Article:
Chart numeric data by displaying a history of values.
Graphs and charts differ in the way they display and update data. VIs with a graph usually collect the data in an array and then plot the data to the graph. This process is similar to a spreadsheet that first stores the data then generates a plot of it. When the data is plotted, the graph discards the previously plotted data and displays only the new data.
In contrast, a chart appends new data points to those points already in the display to create a history or a buffer. On a chart, you can see the current reading or measurement in context with data previously acquired. When more data points are added than can be displayed on the chart, the chart scrolls so that new points are added to the right side of the chart while old points disappear to the left.
You can chart numeric data contained in arrays and analog waveforms. By default, the chart data type is an array of doubles. You can change the data type on the diagram.
The waveform data type carries the start time (t0), delta t (dt), and y-values (Y) of a waveform. When you wire waveform data to a chart, the chart automatically plots a waveform based on the start time, delta t, and y-values of the waveform. A waveform that specifies t0 and a single-element Y array is useful for plotting data that is not evenly sampled because each data point has its own time stamp.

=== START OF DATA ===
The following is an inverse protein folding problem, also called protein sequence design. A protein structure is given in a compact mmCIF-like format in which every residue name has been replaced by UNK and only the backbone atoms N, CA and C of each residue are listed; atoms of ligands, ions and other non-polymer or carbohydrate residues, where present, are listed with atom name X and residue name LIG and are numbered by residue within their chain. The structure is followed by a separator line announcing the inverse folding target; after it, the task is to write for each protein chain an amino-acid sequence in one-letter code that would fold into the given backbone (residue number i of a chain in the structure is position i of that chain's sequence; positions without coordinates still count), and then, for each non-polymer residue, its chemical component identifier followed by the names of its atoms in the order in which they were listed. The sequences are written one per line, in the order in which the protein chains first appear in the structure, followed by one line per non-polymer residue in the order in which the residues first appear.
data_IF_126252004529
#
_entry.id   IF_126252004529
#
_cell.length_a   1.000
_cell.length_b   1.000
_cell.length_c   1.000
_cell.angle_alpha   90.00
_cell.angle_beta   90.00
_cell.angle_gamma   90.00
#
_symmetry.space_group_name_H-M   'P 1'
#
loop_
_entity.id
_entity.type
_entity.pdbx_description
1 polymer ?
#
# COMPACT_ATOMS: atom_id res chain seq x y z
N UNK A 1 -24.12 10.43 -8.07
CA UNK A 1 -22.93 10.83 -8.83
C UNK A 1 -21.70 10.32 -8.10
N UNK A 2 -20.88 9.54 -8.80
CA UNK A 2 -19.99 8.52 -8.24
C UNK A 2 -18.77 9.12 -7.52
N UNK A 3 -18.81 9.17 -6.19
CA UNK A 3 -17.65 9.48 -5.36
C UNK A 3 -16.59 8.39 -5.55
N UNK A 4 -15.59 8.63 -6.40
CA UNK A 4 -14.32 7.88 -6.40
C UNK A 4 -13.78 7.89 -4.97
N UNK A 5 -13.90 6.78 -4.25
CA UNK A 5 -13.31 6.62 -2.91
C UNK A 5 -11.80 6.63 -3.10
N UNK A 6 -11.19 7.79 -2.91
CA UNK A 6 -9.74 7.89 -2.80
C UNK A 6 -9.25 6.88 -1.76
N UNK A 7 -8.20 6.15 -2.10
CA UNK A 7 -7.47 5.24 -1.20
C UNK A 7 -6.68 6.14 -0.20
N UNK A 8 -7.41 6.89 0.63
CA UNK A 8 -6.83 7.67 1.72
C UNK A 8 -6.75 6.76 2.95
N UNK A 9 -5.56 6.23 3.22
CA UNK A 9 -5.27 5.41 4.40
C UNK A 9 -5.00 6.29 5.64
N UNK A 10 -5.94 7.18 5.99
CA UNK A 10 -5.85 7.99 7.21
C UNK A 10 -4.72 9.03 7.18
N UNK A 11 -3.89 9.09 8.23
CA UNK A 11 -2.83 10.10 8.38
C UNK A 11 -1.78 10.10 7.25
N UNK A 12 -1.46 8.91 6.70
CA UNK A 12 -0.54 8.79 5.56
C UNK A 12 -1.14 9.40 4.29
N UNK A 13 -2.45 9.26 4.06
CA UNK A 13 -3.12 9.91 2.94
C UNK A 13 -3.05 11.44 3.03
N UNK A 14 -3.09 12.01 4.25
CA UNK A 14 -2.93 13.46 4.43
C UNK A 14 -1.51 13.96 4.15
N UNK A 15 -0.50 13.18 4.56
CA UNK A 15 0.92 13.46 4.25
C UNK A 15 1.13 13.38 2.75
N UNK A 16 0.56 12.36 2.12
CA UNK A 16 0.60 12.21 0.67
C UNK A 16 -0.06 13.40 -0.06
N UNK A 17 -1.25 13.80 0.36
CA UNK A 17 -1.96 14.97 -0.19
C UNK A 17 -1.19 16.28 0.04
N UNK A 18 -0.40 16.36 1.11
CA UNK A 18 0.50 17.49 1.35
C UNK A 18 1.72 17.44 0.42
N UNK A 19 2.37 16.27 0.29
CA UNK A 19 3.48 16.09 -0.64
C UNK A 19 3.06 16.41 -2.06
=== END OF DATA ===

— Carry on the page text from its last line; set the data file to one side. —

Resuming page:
For data contained in arrays, the chart displays a general-purpose Cartesian graph that charts any set of points, evenly sampled or not.
The following table describes how different types of array data are charted.
|Data Type||Plot Behavior|
|1D array of numeric values||
The array is a single plot.
|1D array of waveforms||Each waveform is a separate plot.|
|2D array of numeric values||Each column of the array is a separate plot.|
On the Item tab, in the Behavior section, specify History length to configure the size of the buffer. For waveforms, the history length is the number of individual waveforms the buffer can hold. The waveforms can be of various sample sizes. For numeric data, the history length is the number of samples the buffer can hold.